EXPLAINER: How Does Listening to Music Help Our Mental Health?

Mia Rose explores the benefits of listening to music on a daily basis. 

It’s no secret that whacking on a good tune in the morning improves our mood for the day. But why does this happen? And on a deeper level, how is music helping people with mental health conditions cope?

Psychologists across the globe have researched this phenonenom, finding that listening to music has an impact on the human stress response, particularly the hypothalamic-pituitary-adrenal (HPA) axis and the autonomic nervous system.

It was discovered that upon listening to high-frequency music, particularly after a stressful situation, the listeners cortisol levels lowered and oxytocin levels increased, making them more relaxed. 

High-frequency music (also known as high-vibration music) carries sound vibrations. The frequencies provided by these kinds of music can easily lift the overall mood of its listeners. Examples of popular music that carry high vibrations include: 

High-vibration music is often used in spiritual practices, such as the Balinese ‘Sound Healing’.This therapeutic and meditative treatment is an ancient practice originating from Bali, Indonesia.

It is believed that using instruments to create sound vibrations will lead listeners to be connected with their ‘Chakra’ or circular vortexes of energy system in your body to reach the balance. The Chakra is a Hindu term referring to the 7 energy points of the body.  During the treatment, the bowls are placed close to parts of the body that is considered as the source of “chakra” energy.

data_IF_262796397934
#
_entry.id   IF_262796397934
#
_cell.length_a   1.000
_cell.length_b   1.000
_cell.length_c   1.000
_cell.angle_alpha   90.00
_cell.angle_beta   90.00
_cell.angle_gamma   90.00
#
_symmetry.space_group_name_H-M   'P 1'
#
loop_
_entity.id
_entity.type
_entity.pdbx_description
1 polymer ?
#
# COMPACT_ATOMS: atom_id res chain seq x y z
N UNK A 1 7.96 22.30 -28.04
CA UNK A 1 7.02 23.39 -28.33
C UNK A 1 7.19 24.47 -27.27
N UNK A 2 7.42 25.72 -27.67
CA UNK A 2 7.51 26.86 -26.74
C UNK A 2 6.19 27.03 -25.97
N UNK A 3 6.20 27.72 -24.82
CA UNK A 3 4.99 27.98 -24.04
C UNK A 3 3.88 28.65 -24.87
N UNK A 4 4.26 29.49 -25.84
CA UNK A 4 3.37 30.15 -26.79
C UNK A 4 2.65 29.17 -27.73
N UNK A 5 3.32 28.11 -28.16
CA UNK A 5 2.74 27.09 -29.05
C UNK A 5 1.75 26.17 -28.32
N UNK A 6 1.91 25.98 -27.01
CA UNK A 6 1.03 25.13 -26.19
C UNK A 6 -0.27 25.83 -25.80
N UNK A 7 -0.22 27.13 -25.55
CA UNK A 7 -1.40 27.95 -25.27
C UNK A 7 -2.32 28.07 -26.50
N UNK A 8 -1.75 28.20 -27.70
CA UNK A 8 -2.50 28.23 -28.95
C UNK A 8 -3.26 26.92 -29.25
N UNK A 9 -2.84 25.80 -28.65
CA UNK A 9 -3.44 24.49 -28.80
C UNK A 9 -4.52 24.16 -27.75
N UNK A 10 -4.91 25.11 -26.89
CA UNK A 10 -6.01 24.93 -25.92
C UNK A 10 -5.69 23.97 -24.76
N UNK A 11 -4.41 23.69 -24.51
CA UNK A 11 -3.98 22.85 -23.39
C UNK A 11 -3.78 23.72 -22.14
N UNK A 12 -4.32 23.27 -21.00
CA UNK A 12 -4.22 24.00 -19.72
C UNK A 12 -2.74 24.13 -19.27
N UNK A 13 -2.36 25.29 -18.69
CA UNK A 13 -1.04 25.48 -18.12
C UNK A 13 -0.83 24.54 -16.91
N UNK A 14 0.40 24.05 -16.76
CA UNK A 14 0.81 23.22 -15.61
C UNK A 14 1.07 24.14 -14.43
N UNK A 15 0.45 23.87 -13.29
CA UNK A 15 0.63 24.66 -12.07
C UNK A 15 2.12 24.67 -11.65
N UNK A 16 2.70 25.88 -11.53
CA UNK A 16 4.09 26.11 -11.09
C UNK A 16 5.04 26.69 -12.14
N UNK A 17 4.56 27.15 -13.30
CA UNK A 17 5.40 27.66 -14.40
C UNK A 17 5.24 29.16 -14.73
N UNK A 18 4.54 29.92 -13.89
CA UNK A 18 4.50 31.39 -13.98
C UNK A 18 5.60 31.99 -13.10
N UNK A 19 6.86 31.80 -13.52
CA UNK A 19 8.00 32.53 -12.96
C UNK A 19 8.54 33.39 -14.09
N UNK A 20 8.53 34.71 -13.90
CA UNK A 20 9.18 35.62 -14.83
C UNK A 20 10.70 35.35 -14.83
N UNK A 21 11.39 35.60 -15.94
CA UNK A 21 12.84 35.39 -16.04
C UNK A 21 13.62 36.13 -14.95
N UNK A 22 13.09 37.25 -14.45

But how does all this help our mental health? Research has found that music therapy can be a safe and effective treatment for a variety of disorders, including Depression.

One study by the University of Pavia found that music therapy was a safe, low-risk way to reduce depression and anxiety in patients suffering from neurological conditions such as Dementia, Stroke, and Parkinson’s disease.

Whilst music is not a cure or treatment, it is surely a beneficial way to brighten your mood on days that just aren’t it. 

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Written by: Mia Rose
Mia Rose is a Final Year Journalism student at the University of Sheffield. She has experience in feature writing and broadcasting. Mia forms a part of the Website Team at 5678 Magazine.